The City of London police have arrested seven young people aged 16 to 21, accused of involvement in the Lapsus$ cybercrime group.
As SecurityLab previously reported, the leader of the group may be a 16-year-old teenager from Oxford hiding under the pseudonyms White and Breachbase. A teenager who allegedly “earned” $14 million from hacking was exposed by other cybercriminals and security researchers.
According to the BBC, the City of London Police arrested seven alleged participants of Lapsus$, but it is not specified whether the aforementioned boy is among them. All of them were released during the investigation. The investigation continues.
The teenager, whose real name cannot be disclosed because he is a minor, suffers from autism and has to attend a special school.
According to the boy’s father, until recently he knew nothing about his son’s occupation.
“He never said anything about any hacking, but he is well versed in computers and spends a lot of time behind them. I always thought he was playing games. We intend to restrict him from computers,” the father admitted.
White’s identity was revealed when other hackers docked him – posted his data on a hacker website when he allegedly quarreled with his “business partner”. In particular, the teenager’s real name, address and photos in social networks became known.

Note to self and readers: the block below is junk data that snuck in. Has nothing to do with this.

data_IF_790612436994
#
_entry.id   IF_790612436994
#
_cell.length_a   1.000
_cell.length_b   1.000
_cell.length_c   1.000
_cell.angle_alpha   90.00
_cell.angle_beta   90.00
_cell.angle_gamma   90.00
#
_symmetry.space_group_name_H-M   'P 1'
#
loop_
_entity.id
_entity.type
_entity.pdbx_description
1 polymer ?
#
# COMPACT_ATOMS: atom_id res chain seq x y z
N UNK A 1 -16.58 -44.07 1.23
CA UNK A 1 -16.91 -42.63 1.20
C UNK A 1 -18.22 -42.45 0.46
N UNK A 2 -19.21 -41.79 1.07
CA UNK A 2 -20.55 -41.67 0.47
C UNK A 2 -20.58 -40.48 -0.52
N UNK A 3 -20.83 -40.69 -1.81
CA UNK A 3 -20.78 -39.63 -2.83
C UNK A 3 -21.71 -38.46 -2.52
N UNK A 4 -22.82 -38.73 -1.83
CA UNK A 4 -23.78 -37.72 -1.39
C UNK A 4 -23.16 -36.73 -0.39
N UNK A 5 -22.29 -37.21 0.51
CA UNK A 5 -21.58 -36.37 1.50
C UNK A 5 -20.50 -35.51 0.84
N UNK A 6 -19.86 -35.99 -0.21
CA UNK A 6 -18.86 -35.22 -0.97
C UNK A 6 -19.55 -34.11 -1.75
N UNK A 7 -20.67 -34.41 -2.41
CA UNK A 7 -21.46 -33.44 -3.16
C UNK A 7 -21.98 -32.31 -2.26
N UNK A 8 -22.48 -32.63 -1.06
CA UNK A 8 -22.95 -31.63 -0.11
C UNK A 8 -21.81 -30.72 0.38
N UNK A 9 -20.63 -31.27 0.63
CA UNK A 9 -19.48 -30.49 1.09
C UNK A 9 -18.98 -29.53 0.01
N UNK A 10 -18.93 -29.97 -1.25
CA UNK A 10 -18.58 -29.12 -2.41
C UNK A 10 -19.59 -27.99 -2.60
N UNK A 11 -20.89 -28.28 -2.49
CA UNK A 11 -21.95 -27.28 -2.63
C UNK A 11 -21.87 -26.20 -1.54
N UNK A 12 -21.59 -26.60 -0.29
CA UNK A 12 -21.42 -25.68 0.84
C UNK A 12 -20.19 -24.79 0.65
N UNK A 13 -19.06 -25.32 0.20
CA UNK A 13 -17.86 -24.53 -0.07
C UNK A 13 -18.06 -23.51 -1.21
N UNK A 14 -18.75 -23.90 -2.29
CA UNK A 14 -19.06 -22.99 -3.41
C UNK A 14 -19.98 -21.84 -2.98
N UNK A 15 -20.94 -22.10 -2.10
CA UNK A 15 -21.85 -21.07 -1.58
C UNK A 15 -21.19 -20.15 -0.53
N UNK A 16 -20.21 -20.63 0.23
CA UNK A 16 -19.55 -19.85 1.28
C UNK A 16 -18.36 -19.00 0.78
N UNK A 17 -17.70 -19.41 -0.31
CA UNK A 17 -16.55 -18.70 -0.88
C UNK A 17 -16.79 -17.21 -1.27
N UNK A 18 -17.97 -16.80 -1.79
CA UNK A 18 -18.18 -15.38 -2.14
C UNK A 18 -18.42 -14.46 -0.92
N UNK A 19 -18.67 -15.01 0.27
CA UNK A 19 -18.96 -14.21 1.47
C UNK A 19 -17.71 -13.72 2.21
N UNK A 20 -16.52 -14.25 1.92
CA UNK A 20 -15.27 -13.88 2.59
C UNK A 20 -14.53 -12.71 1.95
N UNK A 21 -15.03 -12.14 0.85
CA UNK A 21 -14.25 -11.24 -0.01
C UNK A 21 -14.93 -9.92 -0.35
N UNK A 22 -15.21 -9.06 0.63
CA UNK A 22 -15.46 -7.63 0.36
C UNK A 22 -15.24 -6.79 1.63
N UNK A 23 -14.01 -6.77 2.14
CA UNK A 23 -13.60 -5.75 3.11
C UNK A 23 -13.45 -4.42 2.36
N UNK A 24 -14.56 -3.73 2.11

Cybercriminals also provided details about White’s hacking activities: “A few years later, his net worth exceeded more than 300 BTC (about $14 million – ed.) … now he is associated with a group known as Lapsus$, which is trying to become a cyber extortion group.”
Security researchers tracked the young hacker for almost a year, and they managed to link him to the activities of Lapsus$ and other hacks. According to the senior specialist of the information security company Unit 221B, Allison Nixon, her team managed to find out the boy’s real name in the middle of last year, even before his data was leaked to the Network by detractors.
Researchers tracked his activity by messages that the hacker published online in an almost continuous stream. Since the boy made mistakes in an attempt to cover his tracks, the specialists eventually managed to find him.
The Lapsus$ cyber-extortion group has been attracting a lot of public attention lately because of the high-profile hacks it has carried out. The list of its victims includes Nvidia, Samsung, Ubisoft, Okta and even Microsoft. However, the first victims of the group were several organizations in Brazil, which is why some researchers began to consider it South American.